Kartikeya (Blood Cancer): He has been his own biggest advocate.

Kartikeya blood cancer survivor

Early Symptoms, Misdiagnosis and the final revelation:

Around April 2017, I and my husband were working in different cities and he was staying in Bangalore alone. He regularly practiced Yoga and was physically fit, but suddenly started suffering from fever, night sweats and breathing difficulties. When it didn’t get better for a couple of weeks, we saw a nearby doctor.

 

Initially misdiagnosed as tuberculosis, he began the treatment in Bengaluru. However, he didn’t get better and a senior pulmonologist figured out that something is wrong. After a series of tests and a surgical biopsy, we came to know that he was suffering from T Cell Lymphoblastic Lymphoma, a rare form of aggressive blood cancer.

Gearing up for the fight:

As soon as the news spread, most of our relatives back in Gurgaon and New Delhi started offering help. We felt very lost due to lack of enough information. Blood cancer was not something we knew or understood. We never thought it could happen to us. It took us some time to realise the gravity of the situation. All at the same time, there was too much information and still a sense of not knowing what is the right thing to do-choosing treatment protocols, managing finances, making decisions about our jobs, everything seemed complex.

Lack of Information:

Due to lack of a support system in Bangalore, we took him back to Gurgaon and started treatment there, hoping for a better environment. His extended family has several doctors who helped navigate the first few weeks. He is a person who works with a lot of information and likes to face the truth. Unfortunately, the general approach of doctors and hospitals can be to hide information thinking it will overwhelm the patient and their families. We kept circling around the oncology and nursing staff to find basic things such as length of our treatment protocol.

 

Our hospital in Gurgaon was extremely busy and crowded and it was hard to get the care and attention Kartikeya needed.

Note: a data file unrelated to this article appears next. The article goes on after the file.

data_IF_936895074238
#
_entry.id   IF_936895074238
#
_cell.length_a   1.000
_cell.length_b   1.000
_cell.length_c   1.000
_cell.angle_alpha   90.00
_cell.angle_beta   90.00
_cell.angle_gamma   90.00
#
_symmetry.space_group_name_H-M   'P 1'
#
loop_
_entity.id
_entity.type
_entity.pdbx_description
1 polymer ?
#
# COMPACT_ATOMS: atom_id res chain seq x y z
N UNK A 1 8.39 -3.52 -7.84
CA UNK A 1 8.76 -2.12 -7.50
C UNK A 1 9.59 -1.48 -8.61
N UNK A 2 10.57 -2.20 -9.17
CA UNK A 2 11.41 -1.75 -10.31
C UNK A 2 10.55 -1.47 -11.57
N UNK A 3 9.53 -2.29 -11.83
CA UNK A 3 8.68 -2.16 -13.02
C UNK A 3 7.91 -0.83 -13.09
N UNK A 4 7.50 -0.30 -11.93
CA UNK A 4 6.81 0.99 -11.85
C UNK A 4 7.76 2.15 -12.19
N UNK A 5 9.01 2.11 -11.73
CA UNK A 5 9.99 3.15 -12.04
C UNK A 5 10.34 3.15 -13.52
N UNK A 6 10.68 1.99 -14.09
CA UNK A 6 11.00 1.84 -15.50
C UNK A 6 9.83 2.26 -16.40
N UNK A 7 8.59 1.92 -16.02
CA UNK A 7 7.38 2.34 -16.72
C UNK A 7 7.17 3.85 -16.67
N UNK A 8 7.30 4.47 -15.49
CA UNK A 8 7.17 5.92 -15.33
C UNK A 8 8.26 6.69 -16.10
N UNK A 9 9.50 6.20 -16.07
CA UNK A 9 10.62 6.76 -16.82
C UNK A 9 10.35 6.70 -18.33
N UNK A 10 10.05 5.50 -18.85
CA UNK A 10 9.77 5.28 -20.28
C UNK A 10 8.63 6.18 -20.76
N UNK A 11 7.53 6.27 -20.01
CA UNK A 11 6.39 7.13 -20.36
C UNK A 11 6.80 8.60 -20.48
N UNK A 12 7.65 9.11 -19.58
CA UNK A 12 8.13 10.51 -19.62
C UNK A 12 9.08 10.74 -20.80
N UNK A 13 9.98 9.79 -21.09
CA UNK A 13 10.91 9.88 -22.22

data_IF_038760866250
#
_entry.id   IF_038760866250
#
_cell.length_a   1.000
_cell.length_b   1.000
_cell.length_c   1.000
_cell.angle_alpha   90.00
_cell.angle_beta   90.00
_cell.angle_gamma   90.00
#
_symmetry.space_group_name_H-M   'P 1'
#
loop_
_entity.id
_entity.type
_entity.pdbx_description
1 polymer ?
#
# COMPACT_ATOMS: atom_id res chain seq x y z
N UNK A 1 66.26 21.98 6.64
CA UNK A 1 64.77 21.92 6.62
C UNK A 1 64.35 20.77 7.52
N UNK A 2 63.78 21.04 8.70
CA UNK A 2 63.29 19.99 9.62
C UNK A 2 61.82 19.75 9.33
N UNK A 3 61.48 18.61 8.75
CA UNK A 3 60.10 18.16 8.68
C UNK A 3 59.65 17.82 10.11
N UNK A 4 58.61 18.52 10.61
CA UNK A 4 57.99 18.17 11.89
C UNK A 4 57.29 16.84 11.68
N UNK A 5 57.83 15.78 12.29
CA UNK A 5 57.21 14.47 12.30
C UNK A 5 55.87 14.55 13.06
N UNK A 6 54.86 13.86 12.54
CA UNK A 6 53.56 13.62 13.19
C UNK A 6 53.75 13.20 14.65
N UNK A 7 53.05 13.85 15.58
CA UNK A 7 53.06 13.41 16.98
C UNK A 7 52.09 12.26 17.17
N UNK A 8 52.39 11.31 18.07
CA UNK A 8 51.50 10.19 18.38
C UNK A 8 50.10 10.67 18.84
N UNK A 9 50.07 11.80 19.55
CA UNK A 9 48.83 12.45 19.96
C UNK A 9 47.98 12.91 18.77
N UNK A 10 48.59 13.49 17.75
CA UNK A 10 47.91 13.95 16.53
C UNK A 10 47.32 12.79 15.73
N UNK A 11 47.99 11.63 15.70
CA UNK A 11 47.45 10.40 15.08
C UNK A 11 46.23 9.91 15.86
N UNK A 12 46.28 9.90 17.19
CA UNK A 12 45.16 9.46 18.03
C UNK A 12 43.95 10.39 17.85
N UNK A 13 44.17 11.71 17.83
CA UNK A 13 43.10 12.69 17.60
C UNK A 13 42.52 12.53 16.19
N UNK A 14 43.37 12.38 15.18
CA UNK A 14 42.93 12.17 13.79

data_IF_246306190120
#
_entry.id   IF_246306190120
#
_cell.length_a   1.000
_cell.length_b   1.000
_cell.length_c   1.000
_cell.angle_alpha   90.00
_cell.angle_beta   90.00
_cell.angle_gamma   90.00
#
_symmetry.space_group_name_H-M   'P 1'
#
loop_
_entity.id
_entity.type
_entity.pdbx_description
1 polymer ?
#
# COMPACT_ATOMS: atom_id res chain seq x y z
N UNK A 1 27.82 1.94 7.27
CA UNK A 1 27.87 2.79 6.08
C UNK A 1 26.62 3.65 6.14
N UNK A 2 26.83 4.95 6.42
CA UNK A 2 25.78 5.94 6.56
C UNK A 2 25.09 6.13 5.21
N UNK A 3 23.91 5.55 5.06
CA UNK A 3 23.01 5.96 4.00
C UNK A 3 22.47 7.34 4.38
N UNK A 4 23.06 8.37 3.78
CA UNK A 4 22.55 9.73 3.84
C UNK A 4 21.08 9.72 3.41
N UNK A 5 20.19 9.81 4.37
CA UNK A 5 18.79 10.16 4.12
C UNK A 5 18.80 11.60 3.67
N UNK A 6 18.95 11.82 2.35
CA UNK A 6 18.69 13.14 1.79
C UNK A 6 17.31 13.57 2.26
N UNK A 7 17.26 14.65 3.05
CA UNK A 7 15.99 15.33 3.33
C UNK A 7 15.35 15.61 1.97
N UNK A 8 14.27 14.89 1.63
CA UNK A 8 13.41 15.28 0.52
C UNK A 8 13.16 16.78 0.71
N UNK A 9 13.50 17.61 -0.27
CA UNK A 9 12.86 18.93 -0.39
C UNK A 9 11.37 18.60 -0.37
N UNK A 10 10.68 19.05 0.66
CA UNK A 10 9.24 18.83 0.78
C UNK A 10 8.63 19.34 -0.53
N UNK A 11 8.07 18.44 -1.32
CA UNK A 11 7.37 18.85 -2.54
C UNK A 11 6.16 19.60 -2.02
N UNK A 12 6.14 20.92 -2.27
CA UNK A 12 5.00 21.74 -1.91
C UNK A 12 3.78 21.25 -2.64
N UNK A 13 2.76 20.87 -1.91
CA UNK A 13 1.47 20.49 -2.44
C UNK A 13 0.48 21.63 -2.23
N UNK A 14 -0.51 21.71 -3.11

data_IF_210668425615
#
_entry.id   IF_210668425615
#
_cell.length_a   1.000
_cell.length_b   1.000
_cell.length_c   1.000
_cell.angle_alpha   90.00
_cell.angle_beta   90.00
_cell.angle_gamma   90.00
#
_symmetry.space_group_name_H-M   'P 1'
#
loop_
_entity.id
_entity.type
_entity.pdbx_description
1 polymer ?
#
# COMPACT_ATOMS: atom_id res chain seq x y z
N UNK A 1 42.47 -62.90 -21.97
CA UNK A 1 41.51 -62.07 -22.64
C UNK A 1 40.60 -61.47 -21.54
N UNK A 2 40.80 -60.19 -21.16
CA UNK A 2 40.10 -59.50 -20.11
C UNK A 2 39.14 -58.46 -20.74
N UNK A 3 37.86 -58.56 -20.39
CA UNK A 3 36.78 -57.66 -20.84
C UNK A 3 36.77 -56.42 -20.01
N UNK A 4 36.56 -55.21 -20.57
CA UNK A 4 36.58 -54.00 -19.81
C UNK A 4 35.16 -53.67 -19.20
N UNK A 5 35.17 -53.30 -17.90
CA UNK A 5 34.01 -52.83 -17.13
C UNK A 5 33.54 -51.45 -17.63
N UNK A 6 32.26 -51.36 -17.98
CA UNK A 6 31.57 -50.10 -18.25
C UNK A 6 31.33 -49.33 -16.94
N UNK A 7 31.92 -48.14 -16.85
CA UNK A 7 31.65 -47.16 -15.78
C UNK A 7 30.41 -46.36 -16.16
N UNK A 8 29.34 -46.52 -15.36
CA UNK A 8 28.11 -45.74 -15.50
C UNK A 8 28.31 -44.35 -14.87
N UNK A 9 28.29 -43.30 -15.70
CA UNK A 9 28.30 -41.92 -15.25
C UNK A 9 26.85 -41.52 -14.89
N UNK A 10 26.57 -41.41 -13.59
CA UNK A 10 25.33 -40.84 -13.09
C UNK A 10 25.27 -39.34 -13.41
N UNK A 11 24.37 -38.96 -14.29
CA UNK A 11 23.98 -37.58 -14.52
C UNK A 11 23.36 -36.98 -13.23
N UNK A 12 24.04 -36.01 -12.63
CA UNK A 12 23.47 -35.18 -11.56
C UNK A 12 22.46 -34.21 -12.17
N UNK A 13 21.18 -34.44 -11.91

The Tirade against Cancer:

Kartikeya turned out to be his own biggest advocate. While he had all the help he needed from family and friends, he chose to ask difficult questions from his doctors to that they could help him make better choices for his treatment and survival. Keeping in the dark about the treatment protocol is not a great way to deal with a cancer patient.

 

Ultimately, we spent 3 months getting treatment in Gurgaon and Kartikeya took the bold decision that he wanted to find a hospital and oncologists who would listen and care more. He wanted to move back to Bangalore, start going to work again and resume normalcy in life as far as possible, even with two years of intensive treatment still remaining.

A God-sent Angel:

This is when we understood the importance of doing proper research and consulting and finding a trustworthy doctor and hospital system. We showed Kartikeya’s reports to Dr.Hari Menon who had recently started working at Cytecare Hospital in Bangalore. He has been a god-sent angel along with all the doctors and staff at Cytecare. When we met him, we immediately knew getting treated by him would make Kartikeya feel infinitely better. With a rich background of over two decades and a very caring and experienced nursing and palliative care team, we realized how proper care is meted out to blood cancer patients.

The Road to Recovery:

My husband started feeling better! Most of his tumours started dissolving. His blood counts used to fluctuate due to impact of chemo, but Dr Menon gave him the freedom to go to work whenever he could. His philosophy is to allow patients to deal with blood cancer similar to any other disease. Stopping life is no way to live. With the amount of care, respect and love Kartikeya got from his new treatment team, he felt much stronger emotionally and this also improved his physical recovery.

 

My mom in law took a year long sabbatical to care for Kartikeya. We were both able to join work and were lucky enough to have support at our workplaces too. That had an invaluable impact on the overall situation. The medical treatment got over by the middle of 2019.

Parting Message:

The Patient and care giver have to be the biggest advocate. Arm yourself with as much information as possible and ask the right questions. Control the urge to Google prognosis data and side-effects of drugs. Irrespective of our health conditions, it is imperative that we educated ourselves about health insurance. I was so ignorant that I hadn’t even added him as a nominee in my corporate insurance.

 

Most of us underplay our medical problems and are caught unaware when something big like blood cancer happens. Even doctors try to suppress issues. Our country lacks the infrastructure and support system for cancer patients and their families. But with people like Dimple and initiatives like ZenOnco.io, we know that the future will be in better hands.